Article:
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As we explained in our introductory post, rapid advancements in artificial intelligence (AI) present multifaceted risks for businesses of all types. The magnitude, fluidity and specificity of these risks underscore why businesses should continually audit their own unique AI risks profiles to best understand and respond to the hazards posed by AI.

Continue Reading The Hunton Policyholder’s Guide to Artificial Intelligence: Artificial Intelligence-Related Securities Exposures Underscore the Importance of Thorough AI Insurance Audits
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New York’s Commercial Division is a sophisticated forum for resolving complex commercial disputes.  The Commercial Division has many advantages over other forums: judges are hand-selected for their experience with commercial cases, discovery procedures are streamlined to save time and money, and dispute resolution is encouraged early and often.  However, the several sets of overlapping rules governing practice in the Commercial Division can intimidate outsiders and trip up the uninformed. 

For those new (and old) to the Commercial Division, the New York Law Journal is publishing a series of articles explaining the fundamentals of Commercial Division practice.  This series is authored by Hunton Andrews Kurth LLP lawyers Kevin V. Small, Joseph J. Saltarelli, and Charlotte E. Leszinske.  Part one of the New York Commercial Division practice series is available to read here.

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Policyholders purchase insurance policies as a safety net, promising financial protection in times of need. However, that safety net can disappear when an insurer rescinds a policy—a devastating consequence for potentially innocent policyholders. We recently published a post following a Fourth Circuit decision addressing this issue. The Ninth Circuit has also addressed this issue, most recently in the decision discussed below.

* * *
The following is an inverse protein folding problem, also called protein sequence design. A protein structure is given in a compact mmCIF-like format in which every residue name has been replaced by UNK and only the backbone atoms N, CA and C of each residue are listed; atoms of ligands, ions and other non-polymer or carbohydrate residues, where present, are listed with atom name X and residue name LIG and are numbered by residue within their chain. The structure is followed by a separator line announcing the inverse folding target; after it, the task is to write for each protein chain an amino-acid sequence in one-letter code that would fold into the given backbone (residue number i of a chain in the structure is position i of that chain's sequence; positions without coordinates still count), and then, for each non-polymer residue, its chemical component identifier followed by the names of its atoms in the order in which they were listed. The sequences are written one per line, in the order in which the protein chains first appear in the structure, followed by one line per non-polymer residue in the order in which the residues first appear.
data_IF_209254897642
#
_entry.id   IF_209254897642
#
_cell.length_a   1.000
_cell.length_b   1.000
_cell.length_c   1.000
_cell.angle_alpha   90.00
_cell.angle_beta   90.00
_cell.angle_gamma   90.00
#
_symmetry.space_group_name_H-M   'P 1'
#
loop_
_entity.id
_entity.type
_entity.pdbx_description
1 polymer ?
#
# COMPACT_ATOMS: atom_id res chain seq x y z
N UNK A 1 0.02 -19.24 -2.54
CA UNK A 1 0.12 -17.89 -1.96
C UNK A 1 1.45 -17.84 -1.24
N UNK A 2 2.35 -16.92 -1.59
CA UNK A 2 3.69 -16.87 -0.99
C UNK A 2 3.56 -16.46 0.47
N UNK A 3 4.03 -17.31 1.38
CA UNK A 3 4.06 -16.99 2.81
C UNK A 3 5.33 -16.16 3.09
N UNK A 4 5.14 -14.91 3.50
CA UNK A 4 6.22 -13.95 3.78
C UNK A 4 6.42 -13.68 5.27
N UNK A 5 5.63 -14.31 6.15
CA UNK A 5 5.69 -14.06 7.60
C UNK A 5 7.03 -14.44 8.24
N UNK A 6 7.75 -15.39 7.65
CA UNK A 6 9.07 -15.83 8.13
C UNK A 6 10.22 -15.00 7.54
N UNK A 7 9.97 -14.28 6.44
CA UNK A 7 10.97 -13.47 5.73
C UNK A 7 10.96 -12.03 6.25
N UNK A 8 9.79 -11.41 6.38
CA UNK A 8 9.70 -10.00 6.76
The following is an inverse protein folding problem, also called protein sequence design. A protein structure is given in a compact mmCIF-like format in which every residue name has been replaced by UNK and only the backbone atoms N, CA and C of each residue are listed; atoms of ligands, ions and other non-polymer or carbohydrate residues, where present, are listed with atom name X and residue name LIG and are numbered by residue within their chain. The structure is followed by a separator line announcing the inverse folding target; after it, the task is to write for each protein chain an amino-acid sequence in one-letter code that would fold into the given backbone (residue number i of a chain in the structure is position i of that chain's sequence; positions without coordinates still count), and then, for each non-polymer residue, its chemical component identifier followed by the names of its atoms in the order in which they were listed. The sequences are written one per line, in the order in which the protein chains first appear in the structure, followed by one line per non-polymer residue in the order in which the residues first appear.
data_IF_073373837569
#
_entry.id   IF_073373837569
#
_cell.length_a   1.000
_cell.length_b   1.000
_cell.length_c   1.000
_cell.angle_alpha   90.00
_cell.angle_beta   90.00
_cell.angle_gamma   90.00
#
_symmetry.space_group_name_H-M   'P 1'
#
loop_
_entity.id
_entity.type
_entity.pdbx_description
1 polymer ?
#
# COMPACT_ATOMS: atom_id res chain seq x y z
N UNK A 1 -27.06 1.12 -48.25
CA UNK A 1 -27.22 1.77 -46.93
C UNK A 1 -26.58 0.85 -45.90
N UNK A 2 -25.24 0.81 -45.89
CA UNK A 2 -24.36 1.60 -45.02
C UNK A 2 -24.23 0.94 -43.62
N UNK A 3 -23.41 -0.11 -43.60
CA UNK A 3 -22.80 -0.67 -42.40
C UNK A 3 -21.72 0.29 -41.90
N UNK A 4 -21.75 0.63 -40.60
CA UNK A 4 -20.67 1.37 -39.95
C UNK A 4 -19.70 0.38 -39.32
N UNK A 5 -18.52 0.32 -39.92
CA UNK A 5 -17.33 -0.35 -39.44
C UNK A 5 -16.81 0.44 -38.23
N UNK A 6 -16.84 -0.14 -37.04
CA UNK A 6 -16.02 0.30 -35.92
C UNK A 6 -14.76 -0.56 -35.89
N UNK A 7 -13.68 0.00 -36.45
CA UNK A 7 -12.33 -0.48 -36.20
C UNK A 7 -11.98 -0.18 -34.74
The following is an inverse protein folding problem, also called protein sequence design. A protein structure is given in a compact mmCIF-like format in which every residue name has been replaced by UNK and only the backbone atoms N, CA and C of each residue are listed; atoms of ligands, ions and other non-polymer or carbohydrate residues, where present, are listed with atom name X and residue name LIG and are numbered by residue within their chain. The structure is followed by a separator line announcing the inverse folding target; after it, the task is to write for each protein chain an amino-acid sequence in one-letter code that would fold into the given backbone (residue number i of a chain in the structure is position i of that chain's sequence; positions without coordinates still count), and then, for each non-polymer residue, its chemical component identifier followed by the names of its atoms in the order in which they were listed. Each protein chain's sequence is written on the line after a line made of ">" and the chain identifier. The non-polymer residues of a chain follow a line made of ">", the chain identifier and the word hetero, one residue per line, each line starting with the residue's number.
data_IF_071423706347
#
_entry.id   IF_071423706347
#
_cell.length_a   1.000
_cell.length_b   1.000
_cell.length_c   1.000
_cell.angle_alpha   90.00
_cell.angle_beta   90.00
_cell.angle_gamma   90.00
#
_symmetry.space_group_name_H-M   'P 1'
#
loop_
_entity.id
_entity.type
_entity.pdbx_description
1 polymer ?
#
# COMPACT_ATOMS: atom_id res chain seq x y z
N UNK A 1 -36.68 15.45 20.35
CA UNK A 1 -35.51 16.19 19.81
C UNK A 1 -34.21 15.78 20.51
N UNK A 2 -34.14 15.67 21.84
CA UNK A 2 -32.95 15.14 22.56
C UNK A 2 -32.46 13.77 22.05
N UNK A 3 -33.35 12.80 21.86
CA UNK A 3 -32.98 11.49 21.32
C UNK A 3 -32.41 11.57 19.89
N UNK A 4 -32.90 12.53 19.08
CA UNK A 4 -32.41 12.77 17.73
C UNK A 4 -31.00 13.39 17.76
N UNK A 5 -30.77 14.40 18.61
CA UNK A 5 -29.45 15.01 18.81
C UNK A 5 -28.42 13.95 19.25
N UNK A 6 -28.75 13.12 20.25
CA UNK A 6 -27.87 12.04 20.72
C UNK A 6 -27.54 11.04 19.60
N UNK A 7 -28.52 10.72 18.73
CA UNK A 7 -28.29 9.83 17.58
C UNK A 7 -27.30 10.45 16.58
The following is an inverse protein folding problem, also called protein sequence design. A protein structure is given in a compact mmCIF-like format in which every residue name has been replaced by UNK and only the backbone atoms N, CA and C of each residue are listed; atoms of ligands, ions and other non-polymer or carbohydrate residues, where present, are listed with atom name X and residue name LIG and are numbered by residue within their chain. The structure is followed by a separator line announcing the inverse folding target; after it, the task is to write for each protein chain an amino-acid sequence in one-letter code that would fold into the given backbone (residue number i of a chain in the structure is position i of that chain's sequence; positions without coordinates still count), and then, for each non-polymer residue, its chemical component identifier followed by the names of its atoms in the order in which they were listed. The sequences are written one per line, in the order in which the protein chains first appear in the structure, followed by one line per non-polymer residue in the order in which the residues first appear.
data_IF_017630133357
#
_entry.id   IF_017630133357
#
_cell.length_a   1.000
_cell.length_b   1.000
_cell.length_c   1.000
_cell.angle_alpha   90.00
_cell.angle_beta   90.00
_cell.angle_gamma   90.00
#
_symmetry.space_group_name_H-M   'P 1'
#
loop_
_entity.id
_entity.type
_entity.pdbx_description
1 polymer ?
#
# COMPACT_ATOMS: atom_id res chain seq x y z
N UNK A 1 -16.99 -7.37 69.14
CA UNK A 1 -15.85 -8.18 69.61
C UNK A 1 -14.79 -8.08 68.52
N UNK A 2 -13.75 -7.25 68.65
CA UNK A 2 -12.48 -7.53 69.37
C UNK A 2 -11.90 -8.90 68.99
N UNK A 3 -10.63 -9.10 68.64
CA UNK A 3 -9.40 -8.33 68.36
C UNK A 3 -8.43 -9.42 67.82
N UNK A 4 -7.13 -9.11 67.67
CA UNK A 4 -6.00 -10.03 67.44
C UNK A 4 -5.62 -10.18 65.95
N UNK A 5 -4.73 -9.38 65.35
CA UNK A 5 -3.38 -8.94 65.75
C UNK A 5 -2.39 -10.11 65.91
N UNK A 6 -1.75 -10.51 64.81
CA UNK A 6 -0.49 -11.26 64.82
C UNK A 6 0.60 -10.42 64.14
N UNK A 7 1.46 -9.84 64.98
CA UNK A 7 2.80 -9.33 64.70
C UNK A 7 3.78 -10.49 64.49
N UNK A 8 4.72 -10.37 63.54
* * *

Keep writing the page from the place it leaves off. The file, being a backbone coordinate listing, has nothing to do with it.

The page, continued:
Continue Reading Policy Rescission: Avoid Relying Solely on the Broker
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Insurance policies usually have cooperation clauses requiring policyholders to work with the insurance company when making a claim. These clauses ensure policyholders actively participate in claims investigations. Failure to cooperate may be a breach of the policy, and the insurer may deny coverage.

Continue Reading Delay and Disorganization ≠ Failure to Cooperate
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Directors and officers (“D&O”) liability insurance policies typically include provisions that aim to treat two or more “related” claims as a single claim, back dating the later claim to the date the original claim was first made. Whether two or more claims are, in fact, “related” frequently leads to coverage disputes since the outcome can have significant coverage implications by shifting claims into or out of a particular policy period. Because policies change from one year to the next and can have different insurers, retentions, limits, sublimits, exclusions, and other terms, questions about relatedness can have an outsized effect on the availability and scope of coverage.

Continue Reading Recent Delaware Coverage Decisions on Relatedness Leaves D&O Claim Uncertainties
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A federal court recently ruled that a carrier must defend its policyholder against a claim involving the treasurer’s erroneous payment to a scammer. The ruling shows that a “wrongful act” under a D&O policy need not be an egregious act of wrongdoing, that coverage may hinge on whether extrinsic evidence can establish coverage, and that breach of contract claims are not always uninsurable as a matter of law.

Continue Reading Treasurer’s Payment Mistake Requires Defense Coverage Under Property Association’s D&O Policy